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Progressives Applaud AOC Proposal to Ban 'Insidious Practice' of Military Recruiting in Schools

"It's important that our youth understand that joining the military isn't the only way to pay for college or find stability in life."

Rep. Alexandria Ocasio-Cortez (D-N.Y.) wears a face mask to protect herself from the coronavirus, during a press conference in the Corona neighbourhood of Queens on April 14, 2020 in New York City. (Photo: Johannes Eisele/AFP via Getty Images)

Rep. Alexandria Ocasio-Cortez on Monday proposed blocking the military from recruiting in schools, describing the practice as a predatory attack on disadvantaged children who already suffer from underfunded resources in their learning environments. 

The proposal follows an amendment to the defense spending bill from Ocasio-Cortez, a New York Democrat, last week that would ban military recruiters from using video game streaming platforms to reach impressionable young people. 

"Whether through recruitment stations in their lunchrooms, or now through e-sports teams, children in low-income communities are persistently targeted for enlistment," Ocasio-Cortez told the New York Times.

According to the Times, the fate of both last week's and this week's amendments remain unclear:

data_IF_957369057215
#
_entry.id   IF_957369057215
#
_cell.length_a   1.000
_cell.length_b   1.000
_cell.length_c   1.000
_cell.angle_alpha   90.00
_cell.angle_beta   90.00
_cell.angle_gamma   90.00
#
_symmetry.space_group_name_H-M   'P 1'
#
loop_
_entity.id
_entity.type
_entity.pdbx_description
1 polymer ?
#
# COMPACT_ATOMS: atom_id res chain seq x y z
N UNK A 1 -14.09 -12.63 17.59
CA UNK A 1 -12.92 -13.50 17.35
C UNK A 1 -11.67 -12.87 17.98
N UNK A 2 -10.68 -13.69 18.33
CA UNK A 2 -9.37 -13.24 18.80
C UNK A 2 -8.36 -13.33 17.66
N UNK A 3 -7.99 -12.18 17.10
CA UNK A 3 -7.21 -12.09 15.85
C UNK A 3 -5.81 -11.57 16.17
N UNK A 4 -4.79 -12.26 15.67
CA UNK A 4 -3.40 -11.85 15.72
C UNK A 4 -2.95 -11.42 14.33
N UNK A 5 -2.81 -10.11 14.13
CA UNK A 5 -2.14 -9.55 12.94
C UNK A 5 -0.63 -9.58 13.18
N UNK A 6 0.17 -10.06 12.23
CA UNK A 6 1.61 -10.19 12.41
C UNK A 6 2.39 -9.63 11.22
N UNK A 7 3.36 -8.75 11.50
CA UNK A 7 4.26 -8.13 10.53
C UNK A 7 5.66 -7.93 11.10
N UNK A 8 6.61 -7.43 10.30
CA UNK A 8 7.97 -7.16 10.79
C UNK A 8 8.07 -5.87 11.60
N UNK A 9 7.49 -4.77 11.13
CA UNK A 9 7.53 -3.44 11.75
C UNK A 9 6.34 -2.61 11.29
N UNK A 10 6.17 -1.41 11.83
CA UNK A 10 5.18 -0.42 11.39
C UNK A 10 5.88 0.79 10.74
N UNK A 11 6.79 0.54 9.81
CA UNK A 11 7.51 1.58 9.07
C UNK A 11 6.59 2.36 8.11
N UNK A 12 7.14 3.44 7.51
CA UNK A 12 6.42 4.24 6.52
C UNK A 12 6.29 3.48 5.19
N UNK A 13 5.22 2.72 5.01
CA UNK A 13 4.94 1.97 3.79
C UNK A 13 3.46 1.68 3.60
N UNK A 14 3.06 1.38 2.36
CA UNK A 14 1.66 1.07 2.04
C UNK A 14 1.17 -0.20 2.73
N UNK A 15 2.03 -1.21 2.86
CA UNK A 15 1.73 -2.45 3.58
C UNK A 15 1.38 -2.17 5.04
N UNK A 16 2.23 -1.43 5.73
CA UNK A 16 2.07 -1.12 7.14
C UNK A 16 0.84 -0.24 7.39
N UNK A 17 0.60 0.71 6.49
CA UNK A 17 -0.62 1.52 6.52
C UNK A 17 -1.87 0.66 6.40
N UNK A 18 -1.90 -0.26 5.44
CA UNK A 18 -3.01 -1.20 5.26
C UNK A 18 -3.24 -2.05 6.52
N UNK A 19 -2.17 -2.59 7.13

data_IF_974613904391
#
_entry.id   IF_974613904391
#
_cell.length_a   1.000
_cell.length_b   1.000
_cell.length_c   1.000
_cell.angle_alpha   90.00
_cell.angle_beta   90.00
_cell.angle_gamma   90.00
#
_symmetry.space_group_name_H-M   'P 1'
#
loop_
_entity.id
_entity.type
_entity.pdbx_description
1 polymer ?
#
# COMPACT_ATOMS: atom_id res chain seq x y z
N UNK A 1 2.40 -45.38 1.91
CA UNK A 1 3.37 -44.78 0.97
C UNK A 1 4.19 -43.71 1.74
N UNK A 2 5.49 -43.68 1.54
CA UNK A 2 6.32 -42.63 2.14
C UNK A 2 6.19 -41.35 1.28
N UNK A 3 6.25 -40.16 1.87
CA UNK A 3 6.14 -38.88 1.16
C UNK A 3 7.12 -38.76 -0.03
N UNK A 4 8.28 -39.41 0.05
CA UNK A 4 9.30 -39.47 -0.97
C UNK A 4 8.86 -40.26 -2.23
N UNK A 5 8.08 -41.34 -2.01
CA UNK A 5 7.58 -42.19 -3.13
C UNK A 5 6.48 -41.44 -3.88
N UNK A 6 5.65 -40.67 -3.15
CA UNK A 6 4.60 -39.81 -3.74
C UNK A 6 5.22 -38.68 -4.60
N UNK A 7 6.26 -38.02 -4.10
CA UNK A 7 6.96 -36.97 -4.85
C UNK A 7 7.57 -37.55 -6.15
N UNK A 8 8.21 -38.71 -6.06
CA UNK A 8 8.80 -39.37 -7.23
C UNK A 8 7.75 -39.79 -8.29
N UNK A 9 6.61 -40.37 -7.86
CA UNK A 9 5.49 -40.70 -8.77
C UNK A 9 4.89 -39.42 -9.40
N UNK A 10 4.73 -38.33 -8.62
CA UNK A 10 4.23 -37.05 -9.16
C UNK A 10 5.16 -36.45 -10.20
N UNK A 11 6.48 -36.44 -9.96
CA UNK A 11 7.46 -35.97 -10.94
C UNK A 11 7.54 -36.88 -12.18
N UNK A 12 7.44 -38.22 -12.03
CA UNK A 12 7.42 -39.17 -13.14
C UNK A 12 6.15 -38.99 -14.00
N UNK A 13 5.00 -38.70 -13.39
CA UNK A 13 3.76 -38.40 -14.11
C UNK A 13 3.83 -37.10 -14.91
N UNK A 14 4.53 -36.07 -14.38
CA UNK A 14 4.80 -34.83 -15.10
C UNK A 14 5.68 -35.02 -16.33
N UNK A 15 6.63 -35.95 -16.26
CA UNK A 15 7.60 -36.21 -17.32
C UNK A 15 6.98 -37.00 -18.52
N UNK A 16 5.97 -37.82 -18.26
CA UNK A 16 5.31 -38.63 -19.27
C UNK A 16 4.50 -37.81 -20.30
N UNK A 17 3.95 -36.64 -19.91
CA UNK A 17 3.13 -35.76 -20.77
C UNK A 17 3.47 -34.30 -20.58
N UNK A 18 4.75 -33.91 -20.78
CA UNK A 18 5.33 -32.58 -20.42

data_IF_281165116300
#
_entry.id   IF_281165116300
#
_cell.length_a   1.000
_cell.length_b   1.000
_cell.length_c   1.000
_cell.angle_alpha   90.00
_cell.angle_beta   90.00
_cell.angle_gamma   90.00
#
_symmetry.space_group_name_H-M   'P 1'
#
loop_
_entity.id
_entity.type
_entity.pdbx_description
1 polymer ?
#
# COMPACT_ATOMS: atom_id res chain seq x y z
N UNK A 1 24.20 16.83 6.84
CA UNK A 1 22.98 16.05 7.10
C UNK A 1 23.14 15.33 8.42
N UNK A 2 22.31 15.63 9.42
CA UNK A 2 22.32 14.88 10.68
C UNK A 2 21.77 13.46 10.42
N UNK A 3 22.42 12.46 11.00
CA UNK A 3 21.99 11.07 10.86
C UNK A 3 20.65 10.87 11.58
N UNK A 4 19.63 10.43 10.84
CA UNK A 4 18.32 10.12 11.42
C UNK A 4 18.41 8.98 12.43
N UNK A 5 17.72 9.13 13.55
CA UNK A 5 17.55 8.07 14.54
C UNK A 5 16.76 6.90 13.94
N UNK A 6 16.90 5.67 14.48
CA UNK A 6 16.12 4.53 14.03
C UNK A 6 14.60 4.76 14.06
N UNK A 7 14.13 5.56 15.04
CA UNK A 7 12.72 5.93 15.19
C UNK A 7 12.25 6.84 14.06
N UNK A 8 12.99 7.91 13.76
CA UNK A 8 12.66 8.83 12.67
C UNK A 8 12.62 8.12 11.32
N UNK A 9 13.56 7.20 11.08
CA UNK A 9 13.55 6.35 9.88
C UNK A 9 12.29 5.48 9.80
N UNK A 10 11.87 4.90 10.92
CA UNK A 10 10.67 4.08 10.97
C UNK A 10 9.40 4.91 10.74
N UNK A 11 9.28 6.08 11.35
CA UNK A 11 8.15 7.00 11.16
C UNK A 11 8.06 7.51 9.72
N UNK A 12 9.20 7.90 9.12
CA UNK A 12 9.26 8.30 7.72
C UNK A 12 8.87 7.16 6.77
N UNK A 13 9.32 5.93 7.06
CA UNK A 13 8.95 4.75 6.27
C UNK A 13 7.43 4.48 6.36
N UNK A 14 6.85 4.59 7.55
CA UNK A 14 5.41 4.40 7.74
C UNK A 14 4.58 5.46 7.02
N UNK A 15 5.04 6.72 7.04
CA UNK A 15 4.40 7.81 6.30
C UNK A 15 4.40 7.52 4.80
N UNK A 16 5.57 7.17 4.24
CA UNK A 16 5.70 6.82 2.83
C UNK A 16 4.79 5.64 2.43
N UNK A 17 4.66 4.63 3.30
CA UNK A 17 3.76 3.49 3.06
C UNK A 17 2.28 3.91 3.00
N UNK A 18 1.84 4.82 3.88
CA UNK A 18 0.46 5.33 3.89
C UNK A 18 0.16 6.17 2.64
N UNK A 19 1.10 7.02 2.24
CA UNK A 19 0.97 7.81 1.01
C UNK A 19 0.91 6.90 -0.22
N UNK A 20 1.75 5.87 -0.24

It is not clear whether Ms. Ocasio-Cortez's proposals will receive a vote. The House Rules Committee will consider them on Tuesday, ahead of action on the defense spending measure later this week.

As Common Dreams reported, the progressive Democrat's video game recruiting amendment came after the military's streamers on the platform Twitch found themselves in the midst of controversy after banning activist Jordan Uhl and others from the Army ESports channel for asking them about war crimes. 

Uhl, who welcomed Ocasio-Cortez's first amendment as "one of many necessary steps required to dismantle the military industrial complex," told Common Dreams that the new proposal was another good sign to end what he described as an abusive practice by military recruiters. 

"Military recruiting is an insidious practice that preys on the vulnerable," said Uhl. "It's important that our youth understand that joining the military isn't the only way to pay for college or find stability in life."

In her comments to the Times, Ocasio-Cortez also emphasized the need to provide students with more resources to understand they have more options than just joining the military. 

"In many public high schools where military recruiters have a daily presence, there is not even a counselor," said Ocasio-Cortez. "As a result, the military stops feeling like a 'choice' and starts feeling like the only option for many young, low-income Americans."

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